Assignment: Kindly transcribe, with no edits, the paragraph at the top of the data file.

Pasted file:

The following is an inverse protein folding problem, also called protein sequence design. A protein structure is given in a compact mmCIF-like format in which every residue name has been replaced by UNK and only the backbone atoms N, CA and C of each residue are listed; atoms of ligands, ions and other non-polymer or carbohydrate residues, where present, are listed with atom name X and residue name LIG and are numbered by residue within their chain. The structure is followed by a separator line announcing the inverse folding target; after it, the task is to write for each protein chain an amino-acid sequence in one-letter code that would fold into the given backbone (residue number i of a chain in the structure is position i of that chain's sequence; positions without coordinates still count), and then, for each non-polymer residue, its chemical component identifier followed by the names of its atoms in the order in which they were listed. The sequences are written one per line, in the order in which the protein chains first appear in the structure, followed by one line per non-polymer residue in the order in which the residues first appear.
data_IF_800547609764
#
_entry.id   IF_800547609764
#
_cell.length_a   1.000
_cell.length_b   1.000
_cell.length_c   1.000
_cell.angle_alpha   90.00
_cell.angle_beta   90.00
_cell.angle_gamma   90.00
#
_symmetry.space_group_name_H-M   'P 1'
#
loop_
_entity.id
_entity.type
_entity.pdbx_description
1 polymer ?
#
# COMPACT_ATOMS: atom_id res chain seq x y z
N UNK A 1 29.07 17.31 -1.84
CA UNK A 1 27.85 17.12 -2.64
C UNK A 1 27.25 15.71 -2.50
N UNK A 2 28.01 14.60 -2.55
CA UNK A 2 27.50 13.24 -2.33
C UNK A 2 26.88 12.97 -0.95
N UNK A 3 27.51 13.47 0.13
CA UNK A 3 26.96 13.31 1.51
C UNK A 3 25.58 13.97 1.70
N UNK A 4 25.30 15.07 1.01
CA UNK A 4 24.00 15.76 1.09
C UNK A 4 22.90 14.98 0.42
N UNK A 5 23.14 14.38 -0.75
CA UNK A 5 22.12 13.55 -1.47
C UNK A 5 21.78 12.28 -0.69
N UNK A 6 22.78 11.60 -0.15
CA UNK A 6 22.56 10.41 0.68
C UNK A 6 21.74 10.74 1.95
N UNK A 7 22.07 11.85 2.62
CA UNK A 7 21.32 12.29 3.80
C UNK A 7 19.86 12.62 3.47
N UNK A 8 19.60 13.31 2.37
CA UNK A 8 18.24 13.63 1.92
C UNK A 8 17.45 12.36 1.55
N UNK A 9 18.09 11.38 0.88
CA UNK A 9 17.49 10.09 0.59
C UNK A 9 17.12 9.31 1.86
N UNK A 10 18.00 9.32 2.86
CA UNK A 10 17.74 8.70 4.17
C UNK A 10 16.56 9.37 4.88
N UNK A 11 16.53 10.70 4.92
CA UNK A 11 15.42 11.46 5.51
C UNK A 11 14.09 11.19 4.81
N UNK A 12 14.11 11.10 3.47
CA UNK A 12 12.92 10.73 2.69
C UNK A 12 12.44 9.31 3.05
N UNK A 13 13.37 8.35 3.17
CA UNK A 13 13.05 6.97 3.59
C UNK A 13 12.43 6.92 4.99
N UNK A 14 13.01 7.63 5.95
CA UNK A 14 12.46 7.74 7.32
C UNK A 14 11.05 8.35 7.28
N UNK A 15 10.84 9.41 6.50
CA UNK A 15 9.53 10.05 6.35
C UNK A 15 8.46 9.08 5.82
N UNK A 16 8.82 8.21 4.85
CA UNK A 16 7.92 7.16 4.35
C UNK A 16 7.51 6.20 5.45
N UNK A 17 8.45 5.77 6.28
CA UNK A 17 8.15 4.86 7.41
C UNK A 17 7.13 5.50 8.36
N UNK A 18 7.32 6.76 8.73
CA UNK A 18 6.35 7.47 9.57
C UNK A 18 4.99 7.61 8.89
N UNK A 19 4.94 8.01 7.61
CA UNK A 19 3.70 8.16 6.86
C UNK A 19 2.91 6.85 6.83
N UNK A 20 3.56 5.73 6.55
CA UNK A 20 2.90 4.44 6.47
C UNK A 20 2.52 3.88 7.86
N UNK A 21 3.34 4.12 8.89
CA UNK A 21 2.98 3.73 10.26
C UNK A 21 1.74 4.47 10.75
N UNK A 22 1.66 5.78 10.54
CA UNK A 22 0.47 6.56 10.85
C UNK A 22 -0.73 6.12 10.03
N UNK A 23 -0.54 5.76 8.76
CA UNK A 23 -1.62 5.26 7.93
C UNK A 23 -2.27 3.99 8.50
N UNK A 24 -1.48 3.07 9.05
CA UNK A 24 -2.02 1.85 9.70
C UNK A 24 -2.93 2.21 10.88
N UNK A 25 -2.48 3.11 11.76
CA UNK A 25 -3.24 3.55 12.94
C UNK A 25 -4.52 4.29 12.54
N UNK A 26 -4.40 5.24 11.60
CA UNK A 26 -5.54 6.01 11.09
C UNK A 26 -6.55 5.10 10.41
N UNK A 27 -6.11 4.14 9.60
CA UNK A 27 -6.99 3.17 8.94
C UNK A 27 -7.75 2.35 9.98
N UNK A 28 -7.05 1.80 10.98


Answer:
The following is an inverse protein folding problem, also called protein sequence design. A protein structure is given in a compact mmCIF-like format in which every residue name has been replaced by UNK and only the backbone atoms N, CA and C of each residue are listed; atoms of ligands, ions and other non-polymer or carbohydrate residues, where present, are listed with atom name X and residue name LIG and are numbered by residue within their chain. The structure is followed by a separator line announcing the inverse folding target; after it, the task is to write for each protein chain an amino-acid sequence in one-letter code that would fold into the given backbone (residue number i of a chain in the structure is position i of that chain's sequence; positions without coordinates still count), and then, for each non-polymer residue, its chemical component identifier followed by the names of its atoms in the order in which they were listed. The sequences are written one per line, in the order in which the protein chains first appear in the structure, followed by one line per non-polymer residue in the order in which the residues first appear.